_Behind the Arras_ has proven a stumbling-block and rock of offence to
some of Mr. Carman’s readers, because of its recondite character. They
regard it as something esoteric that only the initiate may grasp,
whereas its mysticism is half whimsical, and requires no
superconsciousness to divine it. Mr. Carman is founding no cult; it
pleases him for the nonce to mask his thought in symbols, and there
are, alas, minds of the rectangular sort that have no use for symbols!
It is a book containing many strong poems, such as “Beyond the Gamut,”
“Exit Anima,” and “Hack and Hew,”—a book of spiritual enigmas through
which one catches hints of the open secret, ever-alluring,
ever-eluding, and follows new clews to the mystery, immanent, yet
Earth one habitat of spirit merely,
I must use as richly as I may,—
Touch environment with every sense-tip,
Drink the well and pass my wander way,—
says this sane poet who holds his gift as a tribute, whose philosophy
is to affirm and not deny:
O hand of mine and brain of mine, be yours,
While time endures,
To acquiesce and learn!
For what we best may dare and drudge and yearn,
Let soul discern.
And who through the grime and in the babel still sees and hears,
Always the flawless beauty,—always the Chord
Of the Overword,
Dominant, pleading, sure,
No truth too small to save and make endure;
No good too poor!
This is the vision that shall lighten our eyes, quicken our ears, and
restore our hope,—the vision which we expect the poet to see and to
communicate. He must make the detached and fragmentary beauty a
typical revelation; the relative must foreshadow the absolute, as the
moon’s arc reveals by its mystic rim the fulness to which it is
orbing. It is not by disregarding the tragic, the sombre, the
inexplicable, that Mr. Carman comes into his vision. Pain has more
than touched him; it has become incorporate in him. _Low Tide on Grand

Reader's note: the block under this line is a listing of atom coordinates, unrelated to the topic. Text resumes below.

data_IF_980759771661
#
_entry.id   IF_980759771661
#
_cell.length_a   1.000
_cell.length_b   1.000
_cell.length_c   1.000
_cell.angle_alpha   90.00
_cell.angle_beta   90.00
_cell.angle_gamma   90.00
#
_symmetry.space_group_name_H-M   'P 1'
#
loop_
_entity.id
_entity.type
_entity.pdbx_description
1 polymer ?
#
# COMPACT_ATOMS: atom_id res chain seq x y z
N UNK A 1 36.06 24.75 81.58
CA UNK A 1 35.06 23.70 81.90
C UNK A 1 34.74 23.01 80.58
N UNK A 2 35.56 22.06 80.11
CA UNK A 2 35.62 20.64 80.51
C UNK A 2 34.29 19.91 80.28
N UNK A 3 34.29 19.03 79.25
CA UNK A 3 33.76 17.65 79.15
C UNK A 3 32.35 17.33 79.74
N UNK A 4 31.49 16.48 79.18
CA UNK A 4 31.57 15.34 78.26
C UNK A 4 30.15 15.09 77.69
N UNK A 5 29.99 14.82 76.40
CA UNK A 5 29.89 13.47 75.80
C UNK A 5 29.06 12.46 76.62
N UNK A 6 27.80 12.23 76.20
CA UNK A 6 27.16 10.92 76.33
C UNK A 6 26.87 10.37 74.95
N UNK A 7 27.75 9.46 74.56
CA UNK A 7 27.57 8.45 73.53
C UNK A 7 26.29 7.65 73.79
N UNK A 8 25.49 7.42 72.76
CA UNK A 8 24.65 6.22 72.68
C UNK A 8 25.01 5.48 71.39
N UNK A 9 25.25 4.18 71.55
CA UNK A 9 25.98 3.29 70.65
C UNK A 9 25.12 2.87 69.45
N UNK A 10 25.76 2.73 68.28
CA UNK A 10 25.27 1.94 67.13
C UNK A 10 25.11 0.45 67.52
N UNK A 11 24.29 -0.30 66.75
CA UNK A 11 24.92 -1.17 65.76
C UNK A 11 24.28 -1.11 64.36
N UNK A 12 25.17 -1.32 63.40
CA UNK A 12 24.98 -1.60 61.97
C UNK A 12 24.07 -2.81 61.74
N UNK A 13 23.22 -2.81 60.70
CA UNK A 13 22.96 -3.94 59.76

Pré_ has its poignant note; _Ballads of Lost Haven_, its undertone;
_Behind the Arras_, its overtone, its sublimation.
Mr. Carman’s work is more subjective than that of many of the younger
poets without being less objective, as the Vagabondia books attest. In
one mood he is the mystic, dwelling in a speculative nebula of
thought, in another the realist concerning himself only with the
demonstrable, and hence his work discloses a wide range of affinities.
He is not a strongly constructive thinker, but intuitional in his
mental processes, and his verse demands that gift in his readers.
Without it what could one make of “The Juggler” but a poem of
delicious color and music? If its import were none other than appears
upon the face of it, it would still be admirable, but as a symbol of
the Force projecting us, it is a subtle bit of art.
Mr. Carman’s sensitiveness to values of rhythm keeps his verse free
from lapses in that direction. He never, to my memory, makes use of
the sonnet, which shows critical judgment, as the lyric is his
temperamental medium. The apogee of his art is in his diction, which
has a predestined fitness, and above all a personal quality. To quote
Pater again, he has “begotten a vocabulary faithful to the coloring of
his own spirit,” and one cannot mistake even a fragment of his verse.
Now and again one comes upon an archaic expression, as “A _weird_ is
in their song,” using the ancient noun-form, or upon such a
meaningless solecism, at least to the uninitiate, as “illumining this
_quench_ of clay,” but in general Mr. Carman does not find it
necessary to go outside the established limits of the language for
variety and force in diction. He has a genius for imagery, and
conjures the most unsullied fancies from every aspect of nature. The
Vagabondia books are abrim with them, and while there are idle lines
and padded stanzas, there are few of the poems that do not strike true
flashes here and there, few that miss of justification, while their
gay and rollicking note heartens one and bids him up and join in the
There are others in a graver key, such as Hovey’s “At the End of the
Day,” and Carman’s “The Mendicants,” and “The Marching Morrows;” and
certain lyric inspirations, such as the “Sea Gypsy,” by Hovey, and the
“Vagabond Song,” by Carman, that have not been bettered by either,
that could not well be bettered within their limits. The former has
been quoted in the study of Hovey; the latter is equally an